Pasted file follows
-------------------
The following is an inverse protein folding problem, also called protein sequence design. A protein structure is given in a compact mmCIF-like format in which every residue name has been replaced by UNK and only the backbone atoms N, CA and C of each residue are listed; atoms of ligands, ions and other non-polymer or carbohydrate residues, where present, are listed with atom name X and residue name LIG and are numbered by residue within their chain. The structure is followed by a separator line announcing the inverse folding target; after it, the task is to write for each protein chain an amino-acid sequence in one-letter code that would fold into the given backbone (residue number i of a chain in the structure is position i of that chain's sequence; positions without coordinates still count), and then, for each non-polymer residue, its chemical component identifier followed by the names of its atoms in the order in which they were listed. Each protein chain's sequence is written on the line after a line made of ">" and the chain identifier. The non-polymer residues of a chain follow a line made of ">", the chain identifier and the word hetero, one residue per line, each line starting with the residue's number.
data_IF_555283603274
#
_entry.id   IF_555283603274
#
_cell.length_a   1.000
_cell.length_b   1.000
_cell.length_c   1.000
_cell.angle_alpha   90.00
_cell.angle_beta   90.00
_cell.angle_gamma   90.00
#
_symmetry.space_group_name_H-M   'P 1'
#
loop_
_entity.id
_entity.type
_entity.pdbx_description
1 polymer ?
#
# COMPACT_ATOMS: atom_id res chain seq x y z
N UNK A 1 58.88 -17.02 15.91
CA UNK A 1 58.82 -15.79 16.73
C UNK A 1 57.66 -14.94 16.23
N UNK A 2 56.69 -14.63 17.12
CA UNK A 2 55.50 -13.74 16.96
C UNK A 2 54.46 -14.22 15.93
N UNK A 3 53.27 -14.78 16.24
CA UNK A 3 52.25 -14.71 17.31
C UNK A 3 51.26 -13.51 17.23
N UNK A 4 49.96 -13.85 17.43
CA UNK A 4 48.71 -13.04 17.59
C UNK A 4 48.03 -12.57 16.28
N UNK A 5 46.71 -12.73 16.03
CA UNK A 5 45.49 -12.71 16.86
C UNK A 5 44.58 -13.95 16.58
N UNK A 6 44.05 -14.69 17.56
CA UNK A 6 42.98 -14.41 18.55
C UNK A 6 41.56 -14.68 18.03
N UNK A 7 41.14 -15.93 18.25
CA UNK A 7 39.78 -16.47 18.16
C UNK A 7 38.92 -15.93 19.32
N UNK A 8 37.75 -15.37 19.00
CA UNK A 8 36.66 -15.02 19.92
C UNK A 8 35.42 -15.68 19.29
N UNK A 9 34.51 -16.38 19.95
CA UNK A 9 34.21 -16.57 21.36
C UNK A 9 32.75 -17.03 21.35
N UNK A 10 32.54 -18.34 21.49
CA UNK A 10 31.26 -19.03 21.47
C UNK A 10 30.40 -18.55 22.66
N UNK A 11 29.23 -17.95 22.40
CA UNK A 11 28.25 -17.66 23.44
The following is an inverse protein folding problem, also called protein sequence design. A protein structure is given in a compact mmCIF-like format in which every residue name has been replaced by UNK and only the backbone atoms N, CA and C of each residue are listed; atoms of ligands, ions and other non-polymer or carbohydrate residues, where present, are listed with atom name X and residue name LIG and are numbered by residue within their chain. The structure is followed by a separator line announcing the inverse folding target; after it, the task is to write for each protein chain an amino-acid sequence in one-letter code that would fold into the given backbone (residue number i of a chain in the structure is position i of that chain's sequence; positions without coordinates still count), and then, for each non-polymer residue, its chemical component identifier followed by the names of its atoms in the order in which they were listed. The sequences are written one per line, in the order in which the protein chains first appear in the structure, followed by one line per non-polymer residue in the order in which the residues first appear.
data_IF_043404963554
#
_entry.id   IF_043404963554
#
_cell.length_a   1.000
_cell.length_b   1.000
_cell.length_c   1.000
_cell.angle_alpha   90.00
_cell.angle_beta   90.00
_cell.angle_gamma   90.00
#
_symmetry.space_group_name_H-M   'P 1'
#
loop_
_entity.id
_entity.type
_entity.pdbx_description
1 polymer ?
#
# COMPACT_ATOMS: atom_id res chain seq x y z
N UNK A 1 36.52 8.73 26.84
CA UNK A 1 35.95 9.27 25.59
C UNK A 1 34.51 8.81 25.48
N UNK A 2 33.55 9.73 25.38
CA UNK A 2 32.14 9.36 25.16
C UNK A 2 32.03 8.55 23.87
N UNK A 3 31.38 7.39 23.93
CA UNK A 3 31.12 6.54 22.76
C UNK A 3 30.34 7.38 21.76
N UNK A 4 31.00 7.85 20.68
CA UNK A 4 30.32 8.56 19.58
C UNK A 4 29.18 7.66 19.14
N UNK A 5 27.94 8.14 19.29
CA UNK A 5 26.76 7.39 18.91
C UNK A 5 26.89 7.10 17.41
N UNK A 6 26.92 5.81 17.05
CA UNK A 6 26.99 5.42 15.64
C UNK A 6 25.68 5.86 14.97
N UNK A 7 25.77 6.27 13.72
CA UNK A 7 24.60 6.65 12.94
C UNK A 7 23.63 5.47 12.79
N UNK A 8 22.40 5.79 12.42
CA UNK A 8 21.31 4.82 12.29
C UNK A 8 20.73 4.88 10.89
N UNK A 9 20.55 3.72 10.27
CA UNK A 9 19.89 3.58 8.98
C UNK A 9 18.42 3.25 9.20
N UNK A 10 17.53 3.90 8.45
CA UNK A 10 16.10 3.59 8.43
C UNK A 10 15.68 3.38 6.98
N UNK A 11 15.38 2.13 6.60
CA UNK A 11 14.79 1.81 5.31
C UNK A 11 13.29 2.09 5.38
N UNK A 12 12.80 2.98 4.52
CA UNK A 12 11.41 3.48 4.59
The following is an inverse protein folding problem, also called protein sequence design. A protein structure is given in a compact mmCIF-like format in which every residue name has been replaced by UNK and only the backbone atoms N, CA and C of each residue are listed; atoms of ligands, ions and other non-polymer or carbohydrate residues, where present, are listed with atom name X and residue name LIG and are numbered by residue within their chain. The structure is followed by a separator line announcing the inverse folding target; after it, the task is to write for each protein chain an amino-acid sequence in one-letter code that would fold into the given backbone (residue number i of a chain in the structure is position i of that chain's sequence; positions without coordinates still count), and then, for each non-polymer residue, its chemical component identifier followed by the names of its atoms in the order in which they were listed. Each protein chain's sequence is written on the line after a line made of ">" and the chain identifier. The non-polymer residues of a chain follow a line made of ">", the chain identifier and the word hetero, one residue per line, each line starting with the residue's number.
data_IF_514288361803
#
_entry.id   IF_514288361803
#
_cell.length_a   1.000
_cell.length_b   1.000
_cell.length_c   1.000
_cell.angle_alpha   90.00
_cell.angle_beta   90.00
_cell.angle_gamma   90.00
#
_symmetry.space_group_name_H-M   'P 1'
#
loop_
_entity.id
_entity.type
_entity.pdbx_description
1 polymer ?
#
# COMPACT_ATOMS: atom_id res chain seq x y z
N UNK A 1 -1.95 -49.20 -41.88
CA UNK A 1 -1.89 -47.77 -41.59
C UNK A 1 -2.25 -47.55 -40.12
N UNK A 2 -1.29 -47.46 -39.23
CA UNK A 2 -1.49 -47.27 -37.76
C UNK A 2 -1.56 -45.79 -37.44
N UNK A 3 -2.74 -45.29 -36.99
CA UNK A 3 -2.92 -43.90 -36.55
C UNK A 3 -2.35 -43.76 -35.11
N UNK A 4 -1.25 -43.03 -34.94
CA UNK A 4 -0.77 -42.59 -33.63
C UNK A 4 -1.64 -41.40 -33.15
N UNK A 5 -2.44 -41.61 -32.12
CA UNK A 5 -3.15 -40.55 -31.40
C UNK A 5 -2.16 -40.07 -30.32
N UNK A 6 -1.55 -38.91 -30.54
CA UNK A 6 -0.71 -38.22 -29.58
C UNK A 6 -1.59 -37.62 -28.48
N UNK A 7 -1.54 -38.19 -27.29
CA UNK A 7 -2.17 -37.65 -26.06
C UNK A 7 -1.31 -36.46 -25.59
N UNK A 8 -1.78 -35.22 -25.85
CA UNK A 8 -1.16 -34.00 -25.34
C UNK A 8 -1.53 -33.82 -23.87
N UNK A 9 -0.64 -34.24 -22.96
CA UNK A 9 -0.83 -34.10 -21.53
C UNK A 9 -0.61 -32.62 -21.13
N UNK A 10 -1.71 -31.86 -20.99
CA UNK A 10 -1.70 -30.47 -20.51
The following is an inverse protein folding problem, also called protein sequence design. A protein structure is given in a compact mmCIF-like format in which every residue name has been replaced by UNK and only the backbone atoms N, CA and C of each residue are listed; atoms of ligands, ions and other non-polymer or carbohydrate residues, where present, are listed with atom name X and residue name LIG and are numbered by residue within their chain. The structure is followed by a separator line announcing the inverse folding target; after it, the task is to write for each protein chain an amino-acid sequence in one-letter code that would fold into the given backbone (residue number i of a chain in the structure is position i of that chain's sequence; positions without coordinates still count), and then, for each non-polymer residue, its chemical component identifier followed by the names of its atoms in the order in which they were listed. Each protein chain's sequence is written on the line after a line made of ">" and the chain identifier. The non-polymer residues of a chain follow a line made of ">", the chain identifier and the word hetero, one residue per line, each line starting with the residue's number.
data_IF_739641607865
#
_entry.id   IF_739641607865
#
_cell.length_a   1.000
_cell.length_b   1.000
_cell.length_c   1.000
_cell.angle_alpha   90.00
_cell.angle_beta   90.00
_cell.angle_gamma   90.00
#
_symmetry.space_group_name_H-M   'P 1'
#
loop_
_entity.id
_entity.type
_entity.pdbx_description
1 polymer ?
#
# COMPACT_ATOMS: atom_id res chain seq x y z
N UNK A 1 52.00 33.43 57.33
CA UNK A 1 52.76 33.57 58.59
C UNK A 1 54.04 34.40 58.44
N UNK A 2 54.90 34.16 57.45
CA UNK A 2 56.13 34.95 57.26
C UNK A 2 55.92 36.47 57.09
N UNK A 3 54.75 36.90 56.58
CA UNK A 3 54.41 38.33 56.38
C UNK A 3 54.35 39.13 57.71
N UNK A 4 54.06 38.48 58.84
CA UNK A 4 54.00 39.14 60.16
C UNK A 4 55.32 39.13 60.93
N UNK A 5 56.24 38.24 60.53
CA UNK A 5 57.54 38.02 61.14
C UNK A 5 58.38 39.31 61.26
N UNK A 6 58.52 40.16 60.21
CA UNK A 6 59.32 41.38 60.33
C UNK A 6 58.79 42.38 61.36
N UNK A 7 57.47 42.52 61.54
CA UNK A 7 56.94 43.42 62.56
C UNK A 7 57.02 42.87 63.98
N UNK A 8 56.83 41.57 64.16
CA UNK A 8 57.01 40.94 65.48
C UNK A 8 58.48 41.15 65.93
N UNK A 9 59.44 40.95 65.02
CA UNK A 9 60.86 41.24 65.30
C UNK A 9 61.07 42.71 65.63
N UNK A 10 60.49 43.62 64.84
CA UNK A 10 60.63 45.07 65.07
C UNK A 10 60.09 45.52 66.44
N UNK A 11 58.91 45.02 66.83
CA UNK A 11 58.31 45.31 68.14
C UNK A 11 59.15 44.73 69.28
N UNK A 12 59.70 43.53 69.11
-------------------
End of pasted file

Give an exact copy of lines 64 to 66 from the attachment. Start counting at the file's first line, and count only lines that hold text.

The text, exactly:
_cell.angle_gamma   90.00
#
_symmetry.space_group_name_H-M   'P 1'